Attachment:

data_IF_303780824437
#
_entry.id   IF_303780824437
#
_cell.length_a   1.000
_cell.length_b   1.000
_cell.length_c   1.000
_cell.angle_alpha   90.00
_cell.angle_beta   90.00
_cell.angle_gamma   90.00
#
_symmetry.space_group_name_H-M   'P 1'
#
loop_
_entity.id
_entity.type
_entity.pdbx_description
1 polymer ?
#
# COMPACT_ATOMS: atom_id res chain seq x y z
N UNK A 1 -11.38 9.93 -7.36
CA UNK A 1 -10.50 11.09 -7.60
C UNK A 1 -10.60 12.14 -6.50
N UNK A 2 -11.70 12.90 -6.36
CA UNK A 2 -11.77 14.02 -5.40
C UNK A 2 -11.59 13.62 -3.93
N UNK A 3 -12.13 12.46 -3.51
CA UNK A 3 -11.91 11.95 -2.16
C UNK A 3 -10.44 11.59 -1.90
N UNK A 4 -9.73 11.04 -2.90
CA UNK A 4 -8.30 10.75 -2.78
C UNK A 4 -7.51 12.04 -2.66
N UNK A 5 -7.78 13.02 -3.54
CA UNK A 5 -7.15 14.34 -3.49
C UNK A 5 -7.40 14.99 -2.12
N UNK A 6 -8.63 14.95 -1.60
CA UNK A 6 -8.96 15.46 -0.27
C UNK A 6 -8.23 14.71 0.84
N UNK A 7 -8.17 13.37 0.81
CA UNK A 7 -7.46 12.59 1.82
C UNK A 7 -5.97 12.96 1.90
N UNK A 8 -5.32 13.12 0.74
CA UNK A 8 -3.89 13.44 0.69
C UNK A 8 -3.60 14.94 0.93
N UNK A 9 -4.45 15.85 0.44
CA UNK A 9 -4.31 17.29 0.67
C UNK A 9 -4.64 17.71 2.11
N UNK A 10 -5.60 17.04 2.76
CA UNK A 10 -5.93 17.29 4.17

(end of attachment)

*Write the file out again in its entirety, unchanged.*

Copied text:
data_IF_303780824437
#
_entry.id   IF_303780824437
#
_cell.length_a   1.000
_cell.length_b   1.000
_cell.length_c   1.000
_cell.angle_alpha   90.00
_cell.angle_beta   90.00
_cell.angle_gamma   90.00
#
_symmetry.space_group_name_H-M   'P 1'
#
loop_
_entity.id
_entity.type
_entity.pdbx_description
1 polymer ?
#
# COMPACT_ATOMS: atom_id res chain seq x y z
N UNK A 1 -11.38 9.93 -7.36
CA UNK A 1 -10.50 11.09 -7.60
C UNK A 1 -10.60 12.14 -6.50
N UNK A 2 -11.70 12.90 -6.36
CA UNK A 2 -11.77 14.02 -5.40
C UNK A 2 -11.59 13.62 -3.93
N UNK A 3 -12.13 12.46 -3.51
CA UNK A 3 -11.91 11.95 -2.16
C UNK A 3 -10.44 11.59 -1.90
N UNK A 4 -9.73 11.04 -2.90
CA UNK A 4 -8.30 10.75 -2.78
C UNK A 4 -7.51 12.04 -2.66
N UNK A 5 -7.78 13.02 -3.54
CA UNK A 5 -7.15 14.34 -3.49
C UNK A 5 -7.40 14.99 -2.12
N UNK A 6 -8.63 14.95 -1.60
CA UNK A 6 -8.96 15.46 -0.27
C UNK A 6 -8.23 14.71 0.84
N UNK A 7 -8.17 13.37 0.81
CA UNK A 7 -7.46 12.59 1.82
C UNK A 7 -5.97 12.96 1.90
N UNK A 8 -5.32 13.12 0.74
CA UNK A 8 -3.89 13.44 0.69
C UNK A 8 -3.60 14.94 0.93
N UNK A 9 -4.45 15.85 0.44
CA UNK A 9 -4.31 17.29 0.67
C UNK A 9 -4.64 17.71 2.11
N UNK A 10 -5.60 17.04 2.76
CA UNK A 10 -5.93 17.29 4.17